The cellular machinery coordinating responses to DNA damage is critically important to ensure that cells with potentially deleterious defects do not progress through the cell cycle and promote malignant transformation. To this end, the ATR-activated CHK1 kinase has key functions in the nucleus upon recognition of replication stress at stalled DNA replication forks by triggering a signaling cascade that halts the cell cycle. However, the roles for this kinase pair outside the nucleus are less well understood, and a non-canonical function specific to the immune response has not been explored previously. Using cutting-edge biochemistry, super-resolution imaging, and cellular and in vivo immunology approaches, two specific aims will be pursued.
Aim 1) To define the molecular connections between CHK1 and T cell receptor (TCR) signaling molecules and their roles in T cell activation in vivo.
Aim 2) To evaluate analogous signaling roles for CHK1 in related receptors of the immune in order to pinpoint its mechanism of action. These studies are expected to yield fundamental insights into roles for CHK1, heretofore presumed to function primarily in the nucleus, in cytoplasmic immunoreceptor signaling events and define the impact of these roles on immunity. The broader implications of these studies include novel insights into potential effects of ATR and CHK1 inhibitors, currently under evaluation in cancer clinical trials, on the immune system. These insights may be beneficial in mitigating unexpected effects of these drugs and maximizing the potential to target ATR/CHK1 or novel downstream mediators therapeutically in diseases of the immune system. !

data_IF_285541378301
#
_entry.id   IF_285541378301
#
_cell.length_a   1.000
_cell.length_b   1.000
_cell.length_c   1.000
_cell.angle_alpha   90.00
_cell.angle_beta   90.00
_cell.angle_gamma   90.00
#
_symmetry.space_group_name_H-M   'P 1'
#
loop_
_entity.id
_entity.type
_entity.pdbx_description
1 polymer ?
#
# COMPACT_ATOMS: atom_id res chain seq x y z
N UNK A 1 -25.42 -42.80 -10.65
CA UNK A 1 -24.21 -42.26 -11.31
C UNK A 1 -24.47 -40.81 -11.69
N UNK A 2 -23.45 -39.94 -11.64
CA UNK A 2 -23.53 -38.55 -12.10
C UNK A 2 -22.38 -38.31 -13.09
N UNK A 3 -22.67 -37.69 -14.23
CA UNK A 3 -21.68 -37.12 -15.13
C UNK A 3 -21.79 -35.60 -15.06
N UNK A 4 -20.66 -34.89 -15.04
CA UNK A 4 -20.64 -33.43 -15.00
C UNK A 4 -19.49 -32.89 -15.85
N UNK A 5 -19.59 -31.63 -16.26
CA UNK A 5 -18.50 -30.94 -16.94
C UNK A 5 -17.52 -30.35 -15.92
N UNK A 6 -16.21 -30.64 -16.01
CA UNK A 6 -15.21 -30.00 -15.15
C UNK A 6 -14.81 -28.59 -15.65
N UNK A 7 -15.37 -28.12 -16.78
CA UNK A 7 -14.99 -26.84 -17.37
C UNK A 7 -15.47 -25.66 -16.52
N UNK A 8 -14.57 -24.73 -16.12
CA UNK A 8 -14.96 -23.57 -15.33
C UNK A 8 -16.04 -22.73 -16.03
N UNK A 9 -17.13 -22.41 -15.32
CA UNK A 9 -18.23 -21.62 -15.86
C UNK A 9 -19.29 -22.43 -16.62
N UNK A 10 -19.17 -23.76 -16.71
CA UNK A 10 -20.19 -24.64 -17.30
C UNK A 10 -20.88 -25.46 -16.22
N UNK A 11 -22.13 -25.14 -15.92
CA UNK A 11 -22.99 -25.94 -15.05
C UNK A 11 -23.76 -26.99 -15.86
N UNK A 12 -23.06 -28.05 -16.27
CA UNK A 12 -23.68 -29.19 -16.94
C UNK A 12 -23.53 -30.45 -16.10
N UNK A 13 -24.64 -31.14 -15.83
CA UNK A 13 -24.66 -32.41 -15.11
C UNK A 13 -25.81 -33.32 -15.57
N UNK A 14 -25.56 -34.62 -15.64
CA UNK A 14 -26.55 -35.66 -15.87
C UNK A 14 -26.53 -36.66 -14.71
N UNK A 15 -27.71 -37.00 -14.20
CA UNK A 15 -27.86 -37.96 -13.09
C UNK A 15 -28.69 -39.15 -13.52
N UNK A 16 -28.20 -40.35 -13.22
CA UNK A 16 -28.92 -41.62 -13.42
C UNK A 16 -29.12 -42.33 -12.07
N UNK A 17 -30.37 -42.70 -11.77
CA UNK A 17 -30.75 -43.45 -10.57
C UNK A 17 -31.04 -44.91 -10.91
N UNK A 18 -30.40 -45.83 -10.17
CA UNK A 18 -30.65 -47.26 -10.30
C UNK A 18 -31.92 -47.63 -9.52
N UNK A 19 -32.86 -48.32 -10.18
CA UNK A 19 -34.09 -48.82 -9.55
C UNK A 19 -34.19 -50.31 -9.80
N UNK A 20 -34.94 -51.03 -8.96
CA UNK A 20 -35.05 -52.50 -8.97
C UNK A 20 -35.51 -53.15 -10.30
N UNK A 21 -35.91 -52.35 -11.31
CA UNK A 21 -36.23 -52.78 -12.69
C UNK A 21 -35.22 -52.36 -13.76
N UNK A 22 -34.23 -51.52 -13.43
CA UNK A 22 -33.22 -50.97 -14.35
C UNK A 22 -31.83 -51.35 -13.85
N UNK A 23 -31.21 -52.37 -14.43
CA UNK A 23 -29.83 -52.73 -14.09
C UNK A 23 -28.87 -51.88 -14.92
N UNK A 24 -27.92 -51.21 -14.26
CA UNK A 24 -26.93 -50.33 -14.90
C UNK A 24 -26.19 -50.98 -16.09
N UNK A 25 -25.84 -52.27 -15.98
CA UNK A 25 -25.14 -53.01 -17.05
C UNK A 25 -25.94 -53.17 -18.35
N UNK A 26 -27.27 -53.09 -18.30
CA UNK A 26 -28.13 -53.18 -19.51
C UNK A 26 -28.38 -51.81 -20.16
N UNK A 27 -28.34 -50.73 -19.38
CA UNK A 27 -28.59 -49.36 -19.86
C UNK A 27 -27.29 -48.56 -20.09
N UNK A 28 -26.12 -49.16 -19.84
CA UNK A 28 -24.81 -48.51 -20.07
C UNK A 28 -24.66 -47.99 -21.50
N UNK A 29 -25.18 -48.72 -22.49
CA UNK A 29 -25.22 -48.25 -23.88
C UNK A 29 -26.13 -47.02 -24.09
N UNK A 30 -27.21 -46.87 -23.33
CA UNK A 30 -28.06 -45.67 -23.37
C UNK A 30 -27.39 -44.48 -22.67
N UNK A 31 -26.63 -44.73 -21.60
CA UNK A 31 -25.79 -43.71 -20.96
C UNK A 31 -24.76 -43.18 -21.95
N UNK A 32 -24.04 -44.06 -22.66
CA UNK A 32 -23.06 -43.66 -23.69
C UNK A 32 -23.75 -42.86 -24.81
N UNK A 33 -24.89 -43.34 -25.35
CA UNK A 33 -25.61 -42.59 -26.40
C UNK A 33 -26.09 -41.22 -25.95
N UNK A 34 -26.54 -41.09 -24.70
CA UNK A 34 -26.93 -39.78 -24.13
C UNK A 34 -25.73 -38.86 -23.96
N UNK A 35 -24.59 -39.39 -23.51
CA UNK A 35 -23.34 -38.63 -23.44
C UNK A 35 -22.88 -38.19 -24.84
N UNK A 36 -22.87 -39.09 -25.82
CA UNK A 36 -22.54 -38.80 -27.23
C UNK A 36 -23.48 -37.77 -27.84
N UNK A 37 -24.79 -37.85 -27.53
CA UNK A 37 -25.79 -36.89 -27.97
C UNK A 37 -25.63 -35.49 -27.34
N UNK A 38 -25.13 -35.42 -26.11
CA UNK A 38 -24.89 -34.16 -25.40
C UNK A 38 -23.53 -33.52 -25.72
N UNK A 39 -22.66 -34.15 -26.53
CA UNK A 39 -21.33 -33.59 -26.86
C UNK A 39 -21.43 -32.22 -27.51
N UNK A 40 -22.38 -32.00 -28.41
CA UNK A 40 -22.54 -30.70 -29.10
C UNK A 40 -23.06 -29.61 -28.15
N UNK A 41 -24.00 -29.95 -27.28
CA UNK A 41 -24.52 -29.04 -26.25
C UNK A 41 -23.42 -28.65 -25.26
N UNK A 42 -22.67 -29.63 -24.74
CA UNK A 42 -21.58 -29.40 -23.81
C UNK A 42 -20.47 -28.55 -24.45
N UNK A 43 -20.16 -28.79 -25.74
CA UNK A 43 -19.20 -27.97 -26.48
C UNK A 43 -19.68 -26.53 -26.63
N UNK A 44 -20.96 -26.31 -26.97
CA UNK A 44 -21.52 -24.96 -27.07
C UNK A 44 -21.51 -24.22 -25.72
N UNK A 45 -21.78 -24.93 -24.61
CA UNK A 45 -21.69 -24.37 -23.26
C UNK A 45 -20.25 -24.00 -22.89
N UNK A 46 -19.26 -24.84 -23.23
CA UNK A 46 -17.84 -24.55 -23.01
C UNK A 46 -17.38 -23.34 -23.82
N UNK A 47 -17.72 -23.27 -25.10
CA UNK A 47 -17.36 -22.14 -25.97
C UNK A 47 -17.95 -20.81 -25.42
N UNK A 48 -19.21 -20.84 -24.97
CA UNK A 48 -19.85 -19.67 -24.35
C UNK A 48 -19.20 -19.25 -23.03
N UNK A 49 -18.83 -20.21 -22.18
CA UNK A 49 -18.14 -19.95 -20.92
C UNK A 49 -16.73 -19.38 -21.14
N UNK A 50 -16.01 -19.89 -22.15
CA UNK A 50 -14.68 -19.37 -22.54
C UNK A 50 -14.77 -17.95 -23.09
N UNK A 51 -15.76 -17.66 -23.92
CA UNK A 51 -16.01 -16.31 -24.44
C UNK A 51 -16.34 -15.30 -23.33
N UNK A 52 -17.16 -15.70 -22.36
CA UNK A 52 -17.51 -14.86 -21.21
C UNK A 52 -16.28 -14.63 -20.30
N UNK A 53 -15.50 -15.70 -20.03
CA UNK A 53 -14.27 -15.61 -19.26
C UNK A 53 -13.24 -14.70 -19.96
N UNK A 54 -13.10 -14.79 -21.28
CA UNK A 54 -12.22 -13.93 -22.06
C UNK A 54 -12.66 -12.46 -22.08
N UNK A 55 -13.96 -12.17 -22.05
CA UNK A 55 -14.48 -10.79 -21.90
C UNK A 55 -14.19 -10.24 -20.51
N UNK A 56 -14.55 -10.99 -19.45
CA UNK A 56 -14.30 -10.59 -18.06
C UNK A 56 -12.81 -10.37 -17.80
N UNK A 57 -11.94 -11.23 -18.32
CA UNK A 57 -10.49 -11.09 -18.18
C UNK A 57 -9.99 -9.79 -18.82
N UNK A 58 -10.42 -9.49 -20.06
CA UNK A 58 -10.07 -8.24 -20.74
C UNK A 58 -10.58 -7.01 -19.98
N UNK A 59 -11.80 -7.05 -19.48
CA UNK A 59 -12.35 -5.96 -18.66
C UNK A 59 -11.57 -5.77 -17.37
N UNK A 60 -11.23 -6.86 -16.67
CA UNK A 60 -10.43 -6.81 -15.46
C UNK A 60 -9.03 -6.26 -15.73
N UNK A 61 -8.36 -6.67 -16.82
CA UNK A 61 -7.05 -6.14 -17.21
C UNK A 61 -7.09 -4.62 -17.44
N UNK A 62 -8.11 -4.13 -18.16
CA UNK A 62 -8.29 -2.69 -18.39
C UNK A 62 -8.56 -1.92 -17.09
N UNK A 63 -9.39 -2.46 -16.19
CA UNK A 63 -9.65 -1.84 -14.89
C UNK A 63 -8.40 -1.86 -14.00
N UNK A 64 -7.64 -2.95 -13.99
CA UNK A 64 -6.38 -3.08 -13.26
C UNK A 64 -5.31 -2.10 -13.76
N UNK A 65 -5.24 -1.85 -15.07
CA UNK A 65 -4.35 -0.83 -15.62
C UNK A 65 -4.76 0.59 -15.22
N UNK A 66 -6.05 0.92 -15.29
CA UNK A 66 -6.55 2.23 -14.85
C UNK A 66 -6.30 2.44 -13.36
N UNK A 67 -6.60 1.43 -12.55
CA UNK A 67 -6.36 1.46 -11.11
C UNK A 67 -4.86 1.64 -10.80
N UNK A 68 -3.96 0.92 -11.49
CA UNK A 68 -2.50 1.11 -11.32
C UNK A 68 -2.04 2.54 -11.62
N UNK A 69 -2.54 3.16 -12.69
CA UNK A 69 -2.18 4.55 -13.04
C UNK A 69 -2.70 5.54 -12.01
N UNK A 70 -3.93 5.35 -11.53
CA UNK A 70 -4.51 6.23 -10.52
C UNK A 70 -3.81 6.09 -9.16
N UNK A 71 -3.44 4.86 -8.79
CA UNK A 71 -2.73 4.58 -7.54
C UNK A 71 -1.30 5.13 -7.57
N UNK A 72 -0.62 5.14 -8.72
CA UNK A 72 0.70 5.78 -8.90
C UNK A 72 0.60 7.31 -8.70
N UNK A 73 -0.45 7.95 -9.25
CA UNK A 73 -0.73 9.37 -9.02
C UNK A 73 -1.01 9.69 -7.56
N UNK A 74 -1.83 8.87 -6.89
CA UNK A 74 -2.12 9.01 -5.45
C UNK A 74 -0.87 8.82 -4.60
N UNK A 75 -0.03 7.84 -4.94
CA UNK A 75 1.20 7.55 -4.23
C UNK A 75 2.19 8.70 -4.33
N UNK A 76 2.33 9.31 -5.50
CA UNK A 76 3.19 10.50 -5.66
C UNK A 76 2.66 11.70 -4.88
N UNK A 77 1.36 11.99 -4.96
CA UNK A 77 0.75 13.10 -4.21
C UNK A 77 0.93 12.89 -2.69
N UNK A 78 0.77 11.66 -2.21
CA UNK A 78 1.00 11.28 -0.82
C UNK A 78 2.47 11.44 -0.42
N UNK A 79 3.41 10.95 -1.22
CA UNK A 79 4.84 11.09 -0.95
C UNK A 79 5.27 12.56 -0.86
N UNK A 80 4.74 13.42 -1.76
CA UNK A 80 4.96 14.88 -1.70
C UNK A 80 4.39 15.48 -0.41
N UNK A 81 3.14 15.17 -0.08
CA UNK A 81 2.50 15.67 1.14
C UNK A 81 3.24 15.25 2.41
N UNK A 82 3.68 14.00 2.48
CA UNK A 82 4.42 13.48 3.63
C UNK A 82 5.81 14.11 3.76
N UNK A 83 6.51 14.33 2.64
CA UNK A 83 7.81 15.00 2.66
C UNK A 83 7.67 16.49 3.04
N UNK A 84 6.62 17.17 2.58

The experiments proposed here focus on novel and non-canonical roles for the DNA damage response kinase CHK1 in activation of immune responses. Perturbation of cellular responses to DNA damage can affect risk of cancer development through genomic derangements, and understanding the fundamental pathways for immune activation has important implications for protection from infection, cancer, and autoimmune disorders. These studies will have broad public health relevance by building our knowledge of how the DNA damage response proteins and immune signaling proteins functionally interrelate. !